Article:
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Forced to tell people you’re pregnant before 12 weeks?

When Kate Middleton’s extreme morning sickness forced her to admit she was pregnant before 12 weeks, we all felt a lot of sympathy for the Duchess. After all, the 12-week stage is considered the acceptable point to spread the news. We spoke with the experts to find out what to do if you have to break the news early.

Kate Middleton wearing a green dress

It’s very tempting, especially with your first, long-awaited positive test, to tell the whole world your exciting news and yet conventional wisdom tells us to hold back. Who better to walk us through why that is — and what to do if the news leaks — than Doctor and Daughter, a perfect pairing of a renowned obstetrician/gynaecologist and his daughter, now pregnant with her second child?

SheKnows: Why has the 12-week stage become such an important marker? Is there any scientific reason behind it or is it just superstition?

The Doctor and Daughter: Many of the newer and more sensitive tests can test positive even before you have missed a period. At this early time in the pregnancy, the risk of miscarriage may be as high as one in four. Once you have seen foetal movements or a heartbeat on a scan, the risk decreases to less than one in 10, but it is not until that 12-week scan that you can be reasonably sure you have a healthy pregnancy. Remember if you do spread the news early, it can then be very difficult and sad to explain if things do not go well.

SK: Will people “know?” before 12 weeks?

DandD: Although there may be some tell-tale clues, like avoiding your usual gin and tonic and an increase in bra size, you will probably not start to show until 16 weeks. This means there is little risk of discovery, especially in the workplace. Importantly, there is no particular advantage to telling your work colleagues until the pregnancy is more advanced, unless of course, there are complications.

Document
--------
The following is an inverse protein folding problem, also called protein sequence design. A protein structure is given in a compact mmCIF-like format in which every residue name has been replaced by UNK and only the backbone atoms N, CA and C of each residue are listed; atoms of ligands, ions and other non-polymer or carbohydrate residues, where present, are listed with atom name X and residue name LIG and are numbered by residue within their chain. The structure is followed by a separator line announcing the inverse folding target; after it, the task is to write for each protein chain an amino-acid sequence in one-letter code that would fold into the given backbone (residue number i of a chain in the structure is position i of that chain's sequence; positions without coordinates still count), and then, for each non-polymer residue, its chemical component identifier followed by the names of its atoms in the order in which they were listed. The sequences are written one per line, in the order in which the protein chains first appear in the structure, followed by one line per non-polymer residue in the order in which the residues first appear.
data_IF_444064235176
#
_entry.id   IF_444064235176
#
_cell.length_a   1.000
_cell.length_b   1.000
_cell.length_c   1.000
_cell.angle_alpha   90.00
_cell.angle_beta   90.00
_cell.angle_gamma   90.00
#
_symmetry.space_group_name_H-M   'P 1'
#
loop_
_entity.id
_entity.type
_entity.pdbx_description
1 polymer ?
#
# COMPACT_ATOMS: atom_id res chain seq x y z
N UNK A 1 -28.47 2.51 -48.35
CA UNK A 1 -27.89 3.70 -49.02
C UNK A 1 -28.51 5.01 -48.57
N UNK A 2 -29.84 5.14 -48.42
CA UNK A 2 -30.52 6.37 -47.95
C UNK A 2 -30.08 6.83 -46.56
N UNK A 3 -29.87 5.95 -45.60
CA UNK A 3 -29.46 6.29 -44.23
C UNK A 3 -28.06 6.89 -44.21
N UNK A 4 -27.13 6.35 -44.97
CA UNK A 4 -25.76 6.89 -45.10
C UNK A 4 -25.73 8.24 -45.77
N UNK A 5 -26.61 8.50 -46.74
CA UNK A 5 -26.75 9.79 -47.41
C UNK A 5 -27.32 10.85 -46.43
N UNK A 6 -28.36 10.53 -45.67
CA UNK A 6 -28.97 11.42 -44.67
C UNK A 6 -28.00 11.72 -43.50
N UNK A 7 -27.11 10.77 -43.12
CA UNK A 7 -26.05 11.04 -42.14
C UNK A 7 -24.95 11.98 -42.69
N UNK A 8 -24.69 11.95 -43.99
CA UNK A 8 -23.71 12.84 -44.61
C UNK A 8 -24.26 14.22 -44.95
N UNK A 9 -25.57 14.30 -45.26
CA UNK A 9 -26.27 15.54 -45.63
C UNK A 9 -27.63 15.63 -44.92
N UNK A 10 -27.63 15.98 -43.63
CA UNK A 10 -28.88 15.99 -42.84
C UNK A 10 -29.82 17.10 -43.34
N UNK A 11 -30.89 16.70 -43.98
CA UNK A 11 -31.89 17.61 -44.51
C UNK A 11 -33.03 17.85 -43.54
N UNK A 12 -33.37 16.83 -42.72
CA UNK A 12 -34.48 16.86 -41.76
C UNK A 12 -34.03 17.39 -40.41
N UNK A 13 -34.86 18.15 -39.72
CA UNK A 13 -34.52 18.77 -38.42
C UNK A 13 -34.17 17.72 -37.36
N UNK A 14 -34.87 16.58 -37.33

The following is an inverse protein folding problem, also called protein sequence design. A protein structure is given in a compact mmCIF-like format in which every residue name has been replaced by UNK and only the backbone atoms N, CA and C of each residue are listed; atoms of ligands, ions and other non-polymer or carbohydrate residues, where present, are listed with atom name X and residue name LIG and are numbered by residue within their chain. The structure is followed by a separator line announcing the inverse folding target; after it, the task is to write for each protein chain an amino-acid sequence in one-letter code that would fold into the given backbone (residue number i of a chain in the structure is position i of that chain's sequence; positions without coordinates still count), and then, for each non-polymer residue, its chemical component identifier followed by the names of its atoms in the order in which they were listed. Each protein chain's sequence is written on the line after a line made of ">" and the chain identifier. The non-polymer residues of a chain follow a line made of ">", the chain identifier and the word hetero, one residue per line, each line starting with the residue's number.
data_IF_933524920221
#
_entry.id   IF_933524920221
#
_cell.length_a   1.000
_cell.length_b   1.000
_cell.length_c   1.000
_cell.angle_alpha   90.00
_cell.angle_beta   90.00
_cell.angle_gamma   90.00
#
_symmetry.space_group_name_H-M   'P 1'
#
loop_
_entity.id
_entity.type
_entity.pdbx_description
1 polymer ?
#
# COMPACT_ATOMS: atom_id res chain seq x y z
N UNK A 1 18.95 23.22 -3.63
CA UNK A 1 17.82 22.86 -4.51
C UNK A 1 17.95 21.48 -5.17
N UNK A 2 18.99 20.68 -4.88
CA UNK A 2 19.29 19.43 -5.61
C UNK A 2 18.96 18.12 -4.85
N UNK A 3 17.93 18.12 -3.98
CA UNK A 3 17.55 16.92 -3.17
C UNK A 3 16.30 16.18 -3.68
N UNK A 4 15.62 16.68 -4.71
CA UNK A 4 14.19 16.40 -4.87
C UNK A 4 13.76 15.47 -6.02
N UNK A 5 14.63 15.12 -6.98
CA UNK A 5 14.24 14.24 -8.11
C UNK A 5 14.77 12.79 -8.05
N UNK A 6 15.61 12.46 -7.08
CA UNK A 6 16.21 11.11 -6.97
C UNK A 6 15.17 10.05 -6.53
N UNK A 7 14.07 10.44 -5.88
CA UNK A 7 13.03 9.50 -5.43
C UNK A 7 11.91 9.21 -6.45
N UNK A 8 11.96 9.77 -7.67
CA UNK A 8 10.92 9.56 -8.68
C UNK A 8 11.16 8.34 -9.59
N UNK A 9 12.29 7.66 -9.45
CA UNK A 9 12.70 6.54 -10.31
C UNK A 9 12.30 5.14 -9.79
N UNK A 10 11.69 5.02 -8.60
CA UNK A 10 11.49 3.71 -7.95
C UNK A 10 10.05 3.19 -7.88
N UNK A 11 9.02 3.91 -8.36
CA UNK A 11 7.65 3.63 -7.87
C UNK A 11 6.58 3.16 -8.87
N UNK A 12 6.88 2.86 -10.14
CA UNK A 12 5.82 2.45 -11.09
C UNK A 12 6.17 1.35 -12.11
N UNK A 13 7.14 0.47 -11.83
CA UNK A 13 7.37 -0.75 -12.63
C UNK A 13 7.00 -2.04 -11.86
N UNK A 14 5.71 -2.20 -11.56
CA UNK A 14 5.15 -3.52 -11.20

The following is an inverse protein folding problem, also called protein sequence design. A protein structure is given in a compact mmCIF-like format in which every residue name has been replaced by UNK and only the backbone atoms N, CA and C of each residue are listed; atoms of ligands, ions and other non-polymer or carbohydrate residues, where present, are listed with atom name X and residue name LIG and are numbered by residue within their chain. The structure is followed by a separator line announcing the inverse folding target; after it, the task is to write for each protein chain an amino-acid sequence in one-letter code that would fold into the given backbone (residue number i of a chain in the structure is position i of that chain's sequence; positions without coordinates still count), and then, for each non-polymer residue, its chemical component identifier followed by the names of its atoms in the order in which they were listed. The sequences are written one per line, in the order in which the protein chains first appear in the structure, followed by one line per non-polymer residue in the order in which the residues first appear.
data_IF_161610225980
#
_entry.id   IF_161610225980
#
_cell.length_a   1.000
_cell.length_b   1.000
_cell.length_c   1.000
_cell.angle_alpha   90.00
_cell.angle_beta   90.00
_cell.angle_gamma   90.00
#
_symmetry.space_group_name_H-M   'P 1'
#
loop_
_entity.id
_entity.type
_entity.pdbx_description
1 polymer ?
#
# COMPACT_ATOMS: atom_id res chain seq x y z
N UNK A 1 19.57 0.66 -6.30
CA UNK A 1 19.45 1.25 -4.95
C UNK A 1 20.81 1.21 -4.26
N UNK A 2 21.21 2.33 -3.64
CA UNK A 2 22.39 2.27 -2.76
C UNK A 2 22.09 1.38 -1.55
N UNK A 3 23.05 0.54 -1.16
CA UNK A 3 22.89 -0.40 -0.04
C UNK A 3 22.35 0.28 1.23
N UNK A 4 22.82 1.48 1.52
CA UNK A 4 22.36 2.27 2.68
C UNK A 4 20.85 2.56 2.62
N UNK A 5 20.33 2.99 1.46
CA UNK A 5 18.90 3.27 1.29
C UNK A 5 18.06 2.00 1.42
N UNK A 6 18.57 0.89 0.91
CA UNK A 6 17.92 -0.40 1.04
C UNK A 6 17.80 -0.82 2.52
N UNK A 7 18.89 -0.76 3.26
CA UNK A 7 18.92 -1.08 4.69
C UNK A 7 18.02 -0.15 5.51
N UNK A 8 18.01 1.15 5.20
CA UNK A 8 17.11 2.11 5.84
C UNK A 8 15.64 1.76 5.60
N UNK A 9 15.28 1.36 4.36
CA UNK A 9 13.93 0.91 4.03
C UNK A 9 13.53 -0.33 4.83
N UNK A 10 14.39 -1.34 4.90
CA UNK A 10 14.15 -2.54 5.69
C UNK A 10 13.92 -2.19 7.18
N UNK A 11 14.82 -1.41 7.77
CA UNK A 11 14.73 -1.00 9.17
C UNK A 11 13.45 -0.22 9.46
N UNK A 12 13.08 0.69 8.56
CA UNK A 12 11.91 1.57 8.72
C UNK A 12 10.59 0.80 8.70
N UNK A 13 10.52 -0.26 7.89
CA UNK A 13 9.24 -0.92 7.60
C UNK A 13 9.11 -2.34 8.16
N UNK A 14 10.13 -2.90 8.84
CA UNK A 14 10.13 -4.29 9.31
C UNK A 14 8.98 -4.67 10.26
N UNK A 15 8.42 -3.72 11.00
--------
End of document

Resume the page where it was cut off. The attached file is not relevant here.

The really difficult decisions concern telling the potential grandparents and close friends, all of whom are eager for you to conceive. Do remember that some of your friends may also be trying, miscarrying or delivering, so be sensitive when you break the news.

SK: When did you personally tell people and why?

DandD: I told a few close friends before the 12-week stage as I was going on a hen night and needed some allies to help me cover up the fact I was not drinking. I picked those people because I realised that if I miscarried or something happened, they were the people I would look to for support. It was quite a relief to share my secret with some other people. I also told close family — and when I went to tell my sister, she beat me to it and told me she was also pregnant.

SK: Do you have any tips for how you break the news?

DandD: I told most of my friends individually and then sent messages to other friends who were more difficult to reach. It was very difficult for me to tell one friend who had been trying to conceive for a long time and had just announced she had miscarried. However, I wanted her to hear from me rather than anyone else. I just took a deep breath and told her. She was very happy for me but also a bit sad because of her own situation. As above, it’s important to be sensitive.

SK: If, like the Duchess, you are forced to announce your pregnancy before 12 weeks, do you have any tips for how to manage information?

DandD: Tell a close circle of confidantes. Consider telling them to wait to hear news from you in the early days instead of asking for information regarding the pregnancy.

SK: And how should we respond in order to be respectful of a new mum’s needs for confidentiality and support?

DandD: Just offer support by respecting her need for privacy at a very difficult and emotional time and respect the fact that, when she wants to reveal information or other pregnancy landmarks, she will do so at her own discretion.

Photo Credit: WENN

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